Monday, October 10, 2016

Monday Book Review: LIttle White Lies by Sara Ackerman

Little White Lies, by Sara Ackerman
Published April 2016 by The Wild Rose Press

About the Book:
After a lie triggers a series of terrible events, Amelia Westby is cursed and must tell the truth no matter how unpleasant that truth may be. For years, she has been shunned by society for her blunt honesty, and she despairs of ever finding someone who can accept her for who she is. A chance encounter with a mysterious stranger offers her an escape from her black and white existence of life amidst London's jaded ton, but when a secret threatens to destroy her happiness she must break her curse or lose the man she loves.

Upon learning of his brother's death, Tavis McGuire returns from the continent to inherit the Earldom of Stanton. Problems abound for the new earl after he inherits and soon he finds himself quickly embroiled in a dangerous game of espionage to clear his family name and to save his estate. But when he runs into a beautiful woman who could be the key to unmasking known traitors, Tavis must decide if he will choose to honor his duty to his country or to follow his heart.

My Take:

Little White Lies gives the reader a little bit of fairy tale intrigue for a premise, mixed into a historical setting that uses the animosities  between England and France during the early 1800s as a backdrop for espionage and real life intrigue. Throw in a roguishly handsome Scottish lord, an elopement, a whole lot of sexual tension and a cast of characters who all seem to know more than they are telling... and you've got a debut novel that is an interesting read, despite its flaws.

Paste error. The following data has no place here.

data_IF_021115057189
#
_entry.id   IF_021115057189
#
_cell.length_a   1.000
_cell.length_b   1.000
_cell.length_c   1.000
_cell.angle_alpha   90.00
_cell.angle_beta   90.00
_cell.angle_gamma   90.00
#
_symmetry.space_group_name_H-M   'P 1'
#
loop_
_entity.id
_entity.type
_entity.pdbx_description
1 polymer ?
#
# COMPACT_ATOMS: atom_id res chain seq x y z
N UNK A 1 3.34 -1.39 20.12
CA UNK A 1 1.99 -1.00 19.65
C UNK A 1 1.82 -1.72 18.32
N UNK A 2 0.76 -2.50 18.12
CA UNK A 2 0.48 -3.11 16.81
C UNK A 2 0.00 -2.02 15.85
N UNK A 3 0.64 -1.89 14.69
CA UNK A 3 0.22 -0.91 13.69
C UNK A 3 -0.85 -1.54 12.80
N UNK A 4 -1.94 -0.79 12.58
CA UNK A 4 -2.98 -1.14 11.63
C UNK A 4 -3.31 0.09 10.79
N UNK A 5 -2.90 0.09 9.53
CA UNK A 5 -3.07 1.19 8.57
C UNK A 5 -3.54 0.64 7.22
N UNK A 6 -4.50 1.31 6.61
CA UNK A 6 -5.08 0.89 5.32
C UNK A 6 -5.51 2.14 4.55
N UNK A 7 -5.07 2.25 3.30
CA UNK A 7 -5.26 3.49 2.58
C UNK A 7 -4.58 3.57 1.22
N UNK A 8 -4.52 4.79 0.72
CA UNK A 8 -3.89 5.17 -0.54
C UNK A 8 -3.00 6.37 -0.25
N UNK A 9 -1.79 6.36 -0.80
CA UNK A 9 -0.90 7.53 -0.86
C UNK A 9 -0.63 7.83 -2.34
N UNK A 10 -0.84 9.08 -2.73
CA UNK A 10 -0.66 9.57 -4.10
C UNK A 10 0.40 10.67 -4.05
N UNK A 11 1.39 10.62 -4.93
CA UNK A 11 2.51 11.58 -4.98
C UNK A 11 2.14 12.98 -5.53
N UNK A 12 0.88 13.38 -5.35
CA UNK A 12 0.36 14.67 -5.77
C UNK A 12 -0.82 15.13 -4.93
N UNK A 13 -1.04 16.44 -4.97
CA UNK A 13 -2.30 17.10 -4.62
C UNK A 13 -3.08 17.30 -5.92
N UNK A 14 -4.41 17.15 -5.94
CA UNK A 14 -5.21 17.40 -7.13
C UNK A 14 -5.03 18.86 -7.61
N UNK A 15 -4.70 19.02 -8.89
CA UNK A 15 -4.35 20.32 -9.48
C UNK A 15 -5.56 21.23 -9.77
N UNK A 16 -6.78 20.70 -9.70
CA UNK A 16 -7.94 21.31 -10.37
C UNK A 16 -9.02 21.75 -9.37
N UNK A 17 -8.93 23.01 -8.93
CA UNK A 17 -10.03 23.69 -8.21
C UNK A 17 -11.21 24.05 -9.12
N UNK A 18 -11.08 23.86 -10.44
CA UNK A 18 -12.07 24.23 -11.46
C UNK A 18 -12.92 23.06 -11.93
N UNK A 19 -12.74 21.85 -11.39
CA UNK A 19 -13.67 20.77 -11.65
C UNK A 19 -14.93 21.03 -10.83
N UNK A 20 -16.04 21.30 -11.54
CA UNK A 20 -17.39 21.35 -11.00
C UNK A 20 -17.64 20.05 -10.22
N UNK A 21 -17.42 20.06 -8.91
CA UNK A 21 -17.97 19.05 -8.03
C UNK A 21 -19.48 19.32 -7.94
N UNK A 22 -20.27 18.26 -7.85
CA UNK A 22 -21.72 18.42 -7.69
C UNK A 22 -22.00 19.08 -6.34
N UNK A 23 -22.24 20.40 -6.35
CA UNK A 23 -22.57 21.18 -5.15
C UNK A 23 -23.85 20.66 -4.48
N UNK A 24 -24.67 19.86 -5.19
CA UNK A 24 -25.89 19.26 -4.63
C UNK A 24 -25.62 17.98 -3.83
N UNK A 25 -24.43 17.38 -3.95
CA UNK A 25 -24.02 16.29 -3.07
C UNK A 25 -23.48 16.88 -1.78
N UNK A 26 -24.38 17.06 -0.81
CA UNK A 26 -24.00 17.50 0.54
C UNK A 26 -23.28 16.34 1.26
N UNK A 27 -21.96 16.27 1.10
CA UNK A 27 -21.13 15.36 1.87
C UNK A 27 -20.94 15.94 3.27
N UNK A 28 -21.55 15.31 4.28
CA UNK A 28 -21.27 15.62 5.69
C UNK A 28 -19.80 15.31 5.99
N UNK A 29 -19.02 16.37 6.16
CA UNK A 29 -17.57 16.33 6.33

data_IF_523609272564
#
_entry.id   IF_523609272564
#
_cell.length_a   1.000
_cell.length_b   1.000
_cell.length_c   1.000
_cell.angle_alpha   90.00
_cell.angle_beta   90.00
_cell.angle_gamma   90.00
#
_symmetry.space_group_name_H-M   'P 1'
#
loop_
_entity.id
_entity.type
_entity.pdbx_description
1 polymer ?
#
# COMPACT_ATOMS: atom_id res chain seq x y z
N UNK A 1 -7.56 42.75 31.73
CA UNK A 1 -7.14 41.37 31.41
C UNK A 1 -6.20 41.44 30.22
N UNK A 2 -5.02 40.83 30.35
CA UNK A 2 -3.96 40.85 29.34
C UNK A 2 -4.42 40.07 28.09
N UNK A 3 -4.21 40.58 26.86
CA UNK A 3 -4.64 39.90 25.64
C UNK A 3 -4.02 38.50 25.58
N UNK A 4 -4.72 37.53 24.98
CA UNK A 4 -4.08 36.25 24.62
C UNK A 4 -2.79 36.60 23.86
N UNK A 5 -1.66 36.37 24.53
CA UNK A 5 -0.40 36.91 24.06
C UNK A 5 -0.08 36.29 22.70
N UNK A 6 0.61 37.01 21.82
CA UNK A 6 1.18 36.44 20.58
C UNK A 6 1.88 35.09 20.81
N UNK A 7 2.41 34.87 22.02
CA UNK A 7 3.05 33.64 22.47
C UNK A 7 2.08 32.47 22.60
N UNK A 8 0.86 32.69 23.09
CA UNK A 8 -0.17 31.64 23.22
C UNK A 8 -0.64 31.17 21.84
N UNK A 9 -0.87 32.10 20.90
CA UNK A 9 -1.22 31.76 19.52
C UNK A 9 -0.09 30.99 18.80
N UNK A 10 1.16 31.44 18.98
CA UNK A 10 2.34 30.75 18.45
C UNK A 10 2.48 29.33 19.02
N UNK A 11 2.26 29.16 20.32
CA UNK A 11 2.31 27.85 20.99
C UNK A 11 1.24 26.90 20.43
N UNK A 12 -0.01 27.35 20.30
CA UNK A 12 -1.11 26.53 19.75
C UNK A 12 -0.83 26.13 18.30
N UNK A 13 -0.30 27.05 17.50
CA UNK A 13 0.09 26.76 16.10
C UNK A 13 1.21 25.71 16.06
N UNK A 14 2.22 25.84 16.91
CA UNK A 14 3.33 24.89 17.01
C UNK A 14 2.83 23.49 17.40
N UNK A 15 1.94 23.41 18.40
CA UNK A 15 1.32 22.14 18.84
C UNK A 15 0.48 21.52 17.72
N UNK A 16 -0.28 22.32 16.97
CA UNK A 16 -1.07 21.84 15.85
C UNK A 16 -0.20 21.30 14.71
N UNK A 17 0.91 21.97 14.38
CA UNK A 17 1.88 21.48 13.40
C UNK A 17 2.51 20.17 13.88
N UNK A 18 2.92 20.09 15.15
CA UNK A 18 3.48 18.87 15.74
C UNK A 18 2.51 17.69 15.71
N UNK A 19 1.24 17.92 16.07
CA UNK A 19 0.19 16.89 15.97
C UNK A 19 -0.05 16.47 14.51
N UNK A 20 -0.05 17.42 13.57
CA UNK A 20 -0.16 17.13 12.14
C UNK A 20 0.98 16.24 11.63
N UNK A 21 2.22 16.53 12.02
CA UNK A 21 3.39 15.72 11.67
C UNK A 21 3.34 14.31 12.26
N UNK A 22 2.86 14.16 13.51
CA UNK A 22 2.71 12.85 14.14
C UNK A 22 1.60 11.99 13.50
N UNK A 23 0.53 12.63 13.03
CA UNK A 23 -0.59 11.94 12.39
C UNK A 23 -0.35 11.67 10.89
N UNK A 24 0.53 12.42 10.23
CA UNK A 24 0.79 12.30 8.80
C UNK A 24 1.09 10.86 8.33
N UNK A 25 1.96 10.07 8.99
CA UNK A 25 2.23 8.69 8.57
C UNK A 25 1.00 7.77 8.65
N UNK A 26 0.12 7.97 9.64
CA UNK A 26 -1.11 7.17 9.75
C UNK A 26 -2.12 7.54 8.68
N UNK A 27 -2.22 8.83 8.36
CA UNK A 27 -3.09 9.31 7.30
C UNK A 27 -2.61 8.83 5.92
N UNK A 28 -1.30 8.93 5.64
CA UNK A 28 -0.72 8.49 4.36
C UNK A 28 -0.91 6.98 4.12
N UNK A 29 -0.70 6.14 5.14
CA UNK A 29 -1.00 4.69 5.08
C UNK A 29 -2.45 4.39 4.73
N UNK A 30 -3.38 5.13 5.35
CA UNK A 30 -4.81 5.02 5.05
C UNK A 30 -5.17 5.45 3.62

Amelia Westby and her two sisters are cursed by a gypsy. Amelia can only tell the truth, her elder sister can only lie, and her younger sister can't speak to anyone outside of her own family. It seems an odd curse, and the circumstances are never fully explained. For all the flashbacks and backstory, that is the one scene I think would truly add depth and explanation since the curse is a major part of the story.

Travis McGuire, or Lord Stanton, also has a complicated but non-fairy tale backstory but his is more fully fleshed out. We understand his motivations, as well as his reluctance to let anyone get close. The best parts of the book are from his point of view, and watching him change and open himself to love.

While I enjoyed reading this story, the breakneck pace and liberal use of backstory to explain certain things made me wish the author had slowed it all down and taken the time to more fully explore some of the characters, motivations and situations, rather than giving thumbnail sketches.

Don't get me wrong, I enjoyed reading this story and would totally add Travis McGuire to my growing list of book boyfriends. And I look forward to reading more from this author as she flexes her writing muscles. 4 stars for an enjoyable debut novel.

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